“Shoot, if you must, this old gray head, But spare my country’s flag,” cried 95-year-old Barbara Fritchie as she defiantly waved the Union flag at Confederate soldiers marching by her Frederick, Maryland, home.
Fritchie’s bold act of patriotism was immortalized in a poem by John Greenleaf Whittier before the Civil War’s end. The event remained so inspiring that decades later, Winston Churchill insisted on stopping by Fritchie’s home during a visit to Frederick and recited the poem from memory.
Debate lingers about whether the flag-waving incident occurred, but the tale is one of many fascinating stories involving everyday people during four years of civil war. As the country marks that conflict’s sesquicentennial, towns like Frederick are rife with stories about everyday life during the Civil War. At the crossroads of battles such as Antietam, Monocacy, South Mountain and Gettysburg, Frederick became an important hospital center. Many churches and other 19th-century buildings that served as hospitals still stand in the city’s charming historic district and are highlighted during guided walking tours. Frederick also is home to the National Museum of Civil War Medicine, which houses an interesting collection of well-displayed artifacts that chronicle the advances in medicine that occurred during the bloody conflict.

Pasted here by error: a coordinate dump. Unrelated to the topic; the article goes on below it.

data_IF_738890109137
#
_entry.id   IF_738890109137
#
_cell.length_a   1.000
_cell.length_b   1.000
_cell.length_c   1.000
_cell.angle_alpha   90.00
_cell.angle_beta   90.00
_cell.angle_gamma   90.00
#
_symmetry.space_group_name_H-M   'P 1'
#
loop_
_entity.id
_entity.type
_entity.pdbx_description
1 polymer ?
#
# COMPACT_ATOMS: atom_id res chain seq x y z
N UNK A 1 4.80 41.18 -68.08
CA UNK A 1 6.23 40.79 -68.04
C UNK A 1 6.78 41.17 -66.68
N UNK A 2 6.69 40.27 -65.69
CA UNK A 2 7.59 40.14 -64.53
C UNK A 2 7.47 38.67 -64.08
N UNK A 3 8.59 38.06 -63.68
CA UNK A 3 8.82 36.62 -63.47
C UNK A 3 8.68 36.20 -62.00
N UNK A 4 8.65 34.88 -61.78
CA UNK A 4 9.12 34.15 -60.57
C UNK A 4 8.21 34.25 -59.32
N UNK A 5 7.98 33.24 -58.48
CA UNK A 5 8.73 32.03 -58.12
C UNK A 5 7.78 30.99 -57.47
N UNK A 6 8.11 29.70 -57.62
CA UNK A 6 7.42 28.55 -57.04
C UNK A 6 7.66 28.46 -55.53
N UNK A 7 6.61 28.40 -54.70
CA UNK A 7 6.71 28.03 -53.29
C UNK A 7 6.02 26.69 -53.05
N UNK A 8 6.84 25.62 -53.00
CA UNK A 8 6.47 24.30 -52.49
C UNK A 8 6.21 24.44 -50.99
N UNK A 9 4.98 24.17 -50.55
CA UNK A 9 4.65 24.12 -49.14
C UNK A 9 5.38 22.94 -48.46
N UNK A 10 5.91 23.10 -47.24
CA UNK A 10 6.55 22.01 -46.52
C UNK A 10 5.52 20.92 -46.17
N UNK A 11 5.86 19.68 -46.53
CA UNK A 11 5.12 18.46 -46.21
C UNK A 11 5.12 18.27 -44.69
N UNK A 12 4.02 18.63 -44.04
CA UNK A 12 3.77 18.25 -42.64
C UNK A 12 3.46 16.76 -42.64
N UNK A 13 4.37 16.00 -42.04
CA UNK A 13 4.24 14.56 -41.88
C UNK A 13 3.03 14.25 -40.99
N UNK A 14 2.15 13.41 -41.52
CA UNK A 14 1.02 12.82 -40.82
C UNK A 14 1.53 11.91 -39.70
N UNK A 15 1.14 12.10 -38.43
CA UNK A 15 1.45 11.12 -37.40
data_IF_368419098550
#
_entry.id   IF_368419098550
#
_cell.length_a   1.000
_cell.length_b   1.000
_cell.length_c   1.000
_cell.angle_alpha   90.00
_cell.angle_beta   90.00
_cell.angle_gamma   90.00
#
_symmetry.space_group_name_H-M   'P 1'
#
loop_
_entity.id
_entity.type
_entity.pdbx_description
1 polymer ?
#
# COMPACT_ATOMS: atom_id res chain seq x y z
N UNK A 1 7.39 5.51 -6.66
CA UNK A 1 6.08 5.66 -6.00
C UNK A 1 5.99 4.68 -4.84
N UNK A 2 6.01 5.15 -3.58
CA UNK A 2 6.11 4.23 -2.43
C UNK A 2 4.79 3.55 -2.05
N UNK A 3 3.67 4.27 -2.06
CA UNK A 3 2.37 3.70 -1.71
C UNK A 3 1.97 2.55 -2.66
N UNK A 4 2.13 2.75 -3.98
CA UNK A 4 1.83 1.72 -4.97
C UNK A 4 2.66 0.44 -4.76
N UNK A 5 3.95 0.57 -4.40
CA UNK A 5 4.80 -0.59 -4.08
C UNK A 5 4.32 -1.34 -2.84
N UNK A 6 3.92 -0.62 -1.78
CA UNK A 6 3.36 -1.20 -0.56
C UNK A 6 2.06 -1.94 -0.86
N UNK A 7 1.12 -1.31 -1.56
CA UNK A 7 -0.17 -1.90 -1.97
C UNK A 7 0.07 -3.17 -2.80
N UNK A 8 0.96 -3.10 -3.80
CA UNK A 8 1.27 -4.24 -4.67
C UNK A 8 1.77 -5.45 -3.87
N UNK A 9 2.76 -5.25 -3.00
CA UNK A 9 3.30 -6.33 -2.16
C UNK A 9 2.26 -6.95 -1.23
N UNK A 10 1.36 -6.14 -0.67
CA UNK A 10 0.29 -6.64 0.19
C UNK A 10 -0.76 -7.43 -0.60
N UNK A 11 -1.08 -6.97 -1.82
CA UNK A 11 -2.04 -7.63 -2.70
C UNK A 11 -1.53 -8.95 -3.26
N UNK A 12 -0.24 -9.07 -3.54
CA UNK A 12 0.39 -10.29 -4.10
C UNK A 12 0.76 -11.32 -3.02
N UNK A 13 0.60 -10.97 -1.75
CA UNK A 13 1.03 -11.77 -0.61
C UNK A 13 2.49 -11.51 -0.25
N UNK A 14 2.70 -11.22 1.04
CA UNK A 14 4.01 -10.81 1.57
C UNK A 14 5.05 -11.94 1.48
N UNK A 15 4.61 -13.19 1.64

Fritchie’s reconstructed home is open on special occasions. A tattered Union flag that flew outside her home and was shot up by Confederates is on display. The Fritchie house and Frederick are worth a stop if you’re exploring nearby battlefields as part of a Civil War trip.
Go to Destination Frederick Maryland for information.